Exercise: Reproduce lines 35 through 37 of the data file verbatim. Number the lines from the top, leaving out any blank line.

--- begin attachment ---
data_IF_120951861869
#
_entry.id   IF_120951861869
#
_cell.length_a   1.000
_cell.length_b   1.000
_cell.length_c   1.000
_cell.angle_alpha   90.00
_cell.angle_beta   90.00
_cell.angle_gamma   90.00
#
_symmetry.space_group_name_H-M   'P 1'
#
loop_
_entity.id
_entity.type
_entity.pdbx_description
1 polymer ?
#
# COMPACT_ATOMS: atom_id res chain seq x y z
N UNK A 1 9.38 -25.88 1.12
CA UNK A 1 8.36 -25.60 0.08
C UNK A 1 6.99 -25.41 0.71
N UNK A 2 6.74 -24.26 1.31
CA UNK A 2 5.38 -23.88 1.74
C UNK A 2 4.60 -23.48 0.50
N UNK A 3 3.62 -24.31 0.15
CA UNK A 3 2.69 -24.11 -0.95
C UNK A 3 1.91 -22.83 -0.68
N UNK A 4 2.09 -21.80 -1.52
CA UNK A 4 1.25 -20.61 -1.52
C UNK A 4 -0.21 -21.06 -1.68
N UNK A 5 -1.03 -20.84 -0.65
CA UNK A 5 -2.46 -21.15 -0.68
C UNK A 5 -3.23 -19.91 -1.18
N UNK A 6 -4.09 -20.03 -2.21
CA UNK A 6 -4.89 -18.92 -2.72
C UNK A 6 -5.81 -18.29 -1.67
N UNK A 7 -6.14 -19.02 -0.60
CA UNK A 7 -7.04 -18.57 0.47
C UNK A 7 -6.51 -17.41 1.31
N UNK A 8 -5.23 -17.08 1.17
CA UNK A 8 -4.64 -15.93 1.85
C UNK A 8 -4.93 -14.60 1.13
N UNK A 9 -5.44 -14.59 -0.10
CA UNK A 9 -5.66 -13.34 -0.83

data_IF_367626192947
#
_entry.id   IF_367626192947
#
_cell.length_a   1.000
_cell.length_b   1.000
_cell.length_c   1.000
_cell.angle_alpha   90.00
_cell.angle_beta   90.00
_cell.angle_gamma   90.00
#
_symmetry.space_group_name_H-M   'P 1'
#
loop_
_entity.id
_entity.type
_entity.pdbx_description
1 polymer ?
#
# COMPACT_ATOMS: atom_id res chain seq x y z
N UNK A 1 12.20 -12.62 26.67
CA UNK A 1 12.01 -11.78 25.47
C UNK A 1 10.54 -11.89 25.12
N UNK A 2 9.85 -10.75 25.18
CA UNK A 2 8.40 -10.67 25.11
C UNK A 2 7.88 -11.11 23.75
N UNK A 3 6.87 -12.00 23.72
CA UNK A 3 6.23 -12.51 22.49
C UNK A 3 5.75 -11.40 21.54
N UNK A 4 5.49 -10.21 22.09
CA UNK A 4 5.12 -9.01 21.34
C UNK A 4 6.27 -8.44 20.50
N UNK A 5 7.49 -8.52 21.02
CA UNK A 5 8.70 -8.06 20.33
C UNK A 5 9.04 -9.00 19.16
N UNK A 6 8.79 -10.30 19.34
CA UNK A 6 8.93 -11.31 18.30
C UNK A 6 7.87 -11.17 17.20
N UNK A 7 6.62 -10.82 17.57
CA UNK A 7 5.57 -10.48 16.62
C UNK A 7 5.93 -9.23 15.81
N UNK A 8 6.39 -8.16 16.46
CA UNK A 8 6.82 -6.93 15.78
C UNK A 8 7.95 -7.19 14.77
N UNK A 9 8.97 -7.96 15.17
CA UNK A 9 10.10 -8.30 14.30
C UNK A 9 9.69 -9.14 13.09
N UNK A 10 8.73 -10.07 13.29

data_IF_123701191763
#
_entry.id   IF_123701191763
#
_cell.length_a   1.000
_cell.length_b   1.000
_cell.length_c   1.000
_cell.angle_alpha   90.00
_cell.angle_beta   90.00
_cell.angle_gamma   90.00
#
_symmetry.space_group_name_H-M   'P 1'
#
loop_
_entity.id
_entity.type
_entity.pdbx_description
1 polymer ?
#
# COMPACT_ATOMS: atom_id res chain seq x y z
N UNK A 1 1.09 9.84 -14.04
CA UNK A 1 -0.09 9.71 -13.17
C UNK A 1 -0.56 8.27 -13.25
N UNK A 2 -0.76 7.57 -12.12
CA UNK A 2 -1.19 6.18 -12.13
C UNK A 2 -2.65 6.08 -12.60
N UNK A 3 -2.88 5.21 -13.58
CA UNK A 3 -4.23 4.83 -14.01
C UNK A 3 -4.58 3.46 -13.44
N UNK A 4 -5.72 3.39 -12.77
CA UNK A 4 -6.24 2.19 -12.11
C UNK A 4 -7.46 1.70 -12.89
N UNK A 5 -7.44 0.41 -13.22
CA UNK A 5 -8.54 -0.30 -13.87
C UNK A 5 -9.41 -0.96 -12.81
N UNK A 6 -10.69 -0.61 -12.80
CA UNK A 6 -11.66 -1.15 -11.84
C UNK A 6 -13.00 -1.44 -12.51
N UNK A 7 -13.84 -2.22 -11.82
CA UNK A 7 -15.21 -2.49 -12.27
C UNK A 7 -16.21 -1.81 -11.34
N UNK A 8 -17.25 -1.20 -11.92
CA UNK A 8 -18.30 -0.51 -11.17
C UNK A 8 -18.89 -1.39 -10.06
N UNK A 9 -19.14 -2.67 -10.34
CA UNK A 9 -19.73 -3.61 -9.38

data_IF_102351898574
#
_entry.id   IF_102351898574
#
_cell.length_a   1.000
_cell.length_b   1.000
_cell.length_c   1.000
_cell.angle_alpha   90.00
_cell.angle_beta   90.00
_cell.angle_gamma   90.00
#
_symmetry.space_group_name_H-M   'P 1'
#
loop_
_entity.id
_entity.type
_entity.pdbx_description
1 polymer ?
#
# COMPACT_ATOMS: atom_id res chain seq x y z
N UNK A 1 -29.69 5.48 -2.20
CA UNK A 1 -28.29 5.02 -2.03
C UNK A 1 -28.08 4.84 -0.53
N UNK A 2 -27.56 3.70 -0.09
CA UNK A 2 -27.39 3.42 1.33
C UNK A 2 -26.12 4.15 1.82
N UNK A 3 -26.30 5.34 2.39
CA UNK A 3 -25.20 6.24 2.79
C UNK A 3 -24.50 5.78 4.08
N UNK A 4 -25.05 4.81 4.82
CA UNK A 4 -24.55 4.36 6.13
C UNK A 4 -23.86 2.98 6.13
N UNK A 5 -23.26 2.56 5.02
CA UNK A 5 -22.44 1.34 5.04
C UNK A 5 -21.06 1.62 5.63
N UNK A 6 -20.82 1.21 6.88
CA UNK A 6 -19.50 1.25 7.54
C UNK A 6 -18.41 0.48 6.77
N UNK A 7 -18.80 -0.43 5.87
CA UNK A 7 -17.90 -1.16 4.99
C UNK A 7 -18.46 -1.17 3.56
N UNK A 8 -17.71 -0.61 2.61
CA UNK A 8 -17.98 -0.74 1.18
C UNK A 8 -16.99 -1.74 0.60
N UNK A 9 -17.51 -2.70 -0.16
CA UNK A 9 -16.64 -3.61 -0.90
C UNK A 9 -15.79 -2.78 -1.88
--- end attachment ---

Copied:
C UNK A 5 -3.23 -19.91 -1.18
N UNK A 6 -4.09 -20.03 -2.21
CA UNK A 6 -4.89 -18.92 -2.72